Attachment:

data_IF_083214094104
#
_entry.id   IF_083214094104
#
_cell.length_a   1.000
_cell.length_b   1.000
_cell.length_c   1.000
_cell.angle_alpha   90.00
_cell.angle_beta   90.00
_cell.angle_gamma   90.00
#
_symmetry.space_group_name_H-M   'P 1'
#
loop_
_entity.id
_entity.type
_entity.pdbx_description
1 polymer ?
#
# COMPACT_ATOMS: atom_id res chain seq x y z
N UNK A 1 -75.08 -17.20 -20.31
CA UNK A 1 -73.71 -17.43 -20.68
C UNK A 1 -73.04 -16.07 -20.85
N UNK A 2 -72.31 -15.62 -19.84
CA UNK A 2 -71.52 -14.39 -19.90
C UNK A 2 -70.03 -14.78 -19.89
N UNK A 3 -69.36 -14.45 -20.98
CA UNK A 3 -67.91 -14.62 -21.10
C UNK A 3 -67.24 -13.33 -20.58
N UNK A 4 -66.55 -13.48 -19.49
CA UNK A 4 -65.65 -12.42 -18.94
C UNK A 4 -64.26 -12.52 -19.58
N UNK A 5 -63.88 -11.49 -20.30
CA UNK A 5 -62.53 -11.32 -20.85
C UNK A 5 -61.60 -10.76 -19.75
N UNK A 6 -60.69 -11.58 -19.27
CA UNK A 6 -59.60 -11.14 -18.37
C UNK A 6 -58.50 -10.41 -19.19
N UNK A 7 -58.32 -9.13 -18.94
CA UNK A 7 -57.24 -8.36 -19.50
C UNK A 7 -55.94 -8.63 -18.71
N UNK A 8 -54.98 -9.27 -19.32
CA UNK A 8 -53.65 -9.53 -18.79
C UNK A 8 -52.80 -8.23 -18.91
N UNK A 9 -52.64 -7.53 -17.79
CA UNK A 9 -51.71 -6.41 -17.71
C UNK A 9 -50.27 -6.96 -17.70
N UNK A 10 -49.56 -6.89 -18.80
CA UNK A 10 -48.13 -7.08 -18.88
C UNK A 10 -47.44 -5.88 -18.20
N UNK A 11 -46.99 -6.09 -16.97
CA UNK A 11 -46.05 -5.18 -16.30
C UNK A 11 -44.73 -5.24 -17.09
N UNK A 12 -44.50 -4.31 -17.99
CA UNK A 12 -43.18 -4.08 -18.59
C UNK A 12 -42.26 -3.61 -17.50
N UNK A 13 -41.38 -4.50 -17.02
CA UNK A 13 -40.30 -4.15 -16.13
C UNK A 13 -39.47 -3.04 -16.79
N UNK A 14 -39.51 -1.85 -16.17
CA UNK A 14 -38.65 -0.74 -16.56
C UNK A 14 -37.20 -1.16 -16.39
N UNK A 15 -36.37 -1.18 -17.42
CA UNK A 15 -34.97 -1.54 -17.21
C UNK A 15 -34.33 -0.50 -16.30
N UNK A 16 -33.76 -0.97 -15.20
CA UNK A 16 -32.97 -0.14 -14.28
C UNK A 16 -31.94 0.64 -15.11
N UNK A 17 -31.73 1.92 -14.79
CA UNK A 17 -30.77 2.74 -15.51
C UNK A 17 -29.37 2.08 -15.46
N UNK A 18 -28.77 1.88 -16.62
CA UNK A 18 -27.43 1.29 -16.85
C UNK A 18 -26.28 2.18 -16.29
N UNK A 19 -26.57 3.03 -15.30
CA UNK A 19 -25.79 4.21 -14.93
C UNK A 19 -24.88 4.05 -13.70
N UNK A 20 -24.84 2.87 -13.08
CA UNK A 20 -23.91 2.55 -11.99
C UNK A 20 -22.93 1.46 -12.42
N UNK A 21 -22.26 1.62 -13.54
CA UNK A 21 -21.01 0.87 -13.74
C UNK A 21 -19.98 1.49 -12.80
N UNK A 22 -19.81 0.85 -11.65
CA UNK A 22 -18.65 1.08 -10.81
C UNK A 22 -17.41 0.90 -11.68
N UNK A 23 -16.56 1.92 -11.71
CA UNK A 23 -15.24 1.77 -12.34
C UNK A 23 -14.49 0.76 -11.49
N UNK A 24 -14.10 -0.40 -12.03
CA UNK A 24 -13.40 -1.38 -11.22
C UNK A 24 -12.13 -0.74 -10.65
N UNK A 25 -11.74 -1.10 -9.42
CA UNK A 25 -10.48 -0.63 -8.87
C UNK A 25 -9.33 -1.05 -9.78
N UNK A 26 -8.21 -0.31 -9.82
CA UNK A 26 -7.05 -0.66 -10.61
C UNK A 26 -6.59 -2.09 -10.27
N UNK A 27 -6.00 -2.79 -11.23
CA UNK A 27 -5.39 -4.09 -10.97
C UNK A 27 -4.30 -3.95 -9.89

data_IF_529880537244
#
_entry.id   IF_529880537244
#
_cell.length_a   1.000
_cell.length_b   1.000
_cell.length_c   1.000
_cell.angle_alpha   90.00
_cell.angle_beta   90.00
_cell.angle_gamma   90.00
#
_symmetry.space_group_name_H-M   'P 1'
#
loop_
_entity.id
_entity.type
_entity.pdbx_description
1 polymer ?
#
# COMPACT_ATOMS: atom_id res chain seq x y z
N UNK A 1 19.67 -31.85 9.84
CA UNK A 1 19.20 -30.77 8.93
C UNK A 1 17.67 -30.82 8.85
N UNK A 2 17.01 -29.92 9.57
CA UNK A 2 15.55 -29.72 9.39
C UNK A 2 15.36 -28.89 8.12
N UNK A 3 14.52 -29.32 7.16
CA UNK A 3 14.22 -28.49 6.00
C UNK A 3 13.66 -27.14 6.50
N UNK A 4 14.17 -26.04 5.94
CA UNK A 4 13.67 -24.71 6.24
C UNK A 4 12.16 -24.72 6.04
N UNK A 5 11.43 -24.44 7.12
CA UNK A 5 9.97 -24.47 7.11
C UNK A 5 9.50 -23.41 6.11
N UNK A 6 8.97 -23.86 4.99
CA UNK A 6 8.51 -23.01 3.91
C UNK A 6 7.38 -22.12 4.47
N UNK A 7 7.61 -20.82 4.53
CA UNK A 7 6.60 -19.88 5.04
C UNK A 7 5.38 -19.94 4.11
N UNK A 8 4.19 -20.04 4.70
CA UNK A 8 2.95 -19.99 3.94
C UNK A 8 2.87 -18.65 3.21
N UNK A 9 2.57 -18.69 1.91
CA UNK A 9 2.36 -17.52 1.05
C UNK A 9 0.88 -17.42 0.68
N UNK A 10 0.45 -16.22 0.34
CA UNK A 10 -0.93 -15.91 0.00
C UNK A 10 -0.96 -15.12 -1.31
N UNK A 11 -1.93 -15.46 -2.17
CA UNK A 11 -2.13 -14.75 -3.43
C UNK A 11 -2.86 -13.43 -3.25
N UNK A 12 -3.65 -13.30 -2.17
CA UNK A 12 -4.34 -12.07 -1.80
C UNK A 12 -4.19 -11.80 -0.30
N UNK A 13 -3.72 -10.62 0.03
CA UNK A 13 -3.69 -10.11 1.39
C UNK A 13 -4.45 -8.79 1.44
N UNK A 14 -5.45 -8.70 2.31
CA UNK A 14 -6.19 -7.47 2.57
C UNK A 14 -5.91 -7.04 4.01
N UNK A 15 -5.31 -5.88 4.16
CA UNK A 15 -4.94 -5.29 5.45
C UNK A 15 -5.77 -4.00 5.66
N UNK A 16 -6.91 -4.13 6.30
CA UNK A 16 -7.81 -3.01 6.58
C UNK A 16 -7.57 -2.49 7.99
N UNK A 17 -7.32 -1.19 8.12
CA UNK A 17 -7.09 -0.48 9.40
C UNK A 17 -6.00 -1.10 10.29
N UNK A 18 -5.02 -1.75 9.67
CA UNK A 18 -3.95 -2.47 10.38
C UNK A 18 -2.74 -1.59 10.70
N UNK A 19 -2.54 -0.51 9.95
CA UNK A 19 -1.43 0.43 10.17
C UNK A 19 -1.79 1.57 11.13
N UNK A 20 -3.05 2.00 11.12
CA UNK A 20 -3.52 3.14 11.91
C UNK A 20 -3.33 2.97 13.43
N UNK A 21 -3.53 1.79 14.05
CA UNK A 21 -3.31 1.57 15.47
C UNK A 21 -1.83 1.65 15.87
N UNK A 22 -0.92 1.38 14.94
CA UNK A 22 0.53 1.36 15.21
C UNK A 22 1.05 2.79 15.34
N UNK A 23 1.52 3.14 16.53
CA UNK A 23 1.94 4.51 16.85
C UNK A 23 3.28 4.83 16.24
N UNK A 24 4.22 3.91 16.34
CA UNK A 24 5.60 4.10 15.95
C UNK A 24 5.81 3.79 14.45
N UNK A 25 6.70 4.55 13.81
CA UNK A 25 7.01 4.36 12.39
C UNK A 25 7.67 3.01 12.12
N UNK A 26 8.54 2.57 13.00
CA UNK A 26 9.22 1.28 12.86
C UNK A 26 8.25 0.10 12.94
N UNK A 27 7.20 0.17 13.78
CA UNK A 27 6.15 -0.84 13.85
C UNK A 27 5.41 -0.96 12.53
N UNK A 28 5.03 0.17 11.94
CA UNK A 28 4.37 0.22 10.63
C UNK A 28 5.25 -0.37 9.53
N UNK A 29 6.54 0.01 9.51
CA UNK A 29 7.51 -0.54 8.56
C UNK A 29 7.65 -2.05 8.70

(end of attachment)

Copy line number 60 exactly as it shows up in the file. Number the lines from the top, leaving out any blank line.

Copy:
N UNK A 14 -39.51 -1.85 -16.17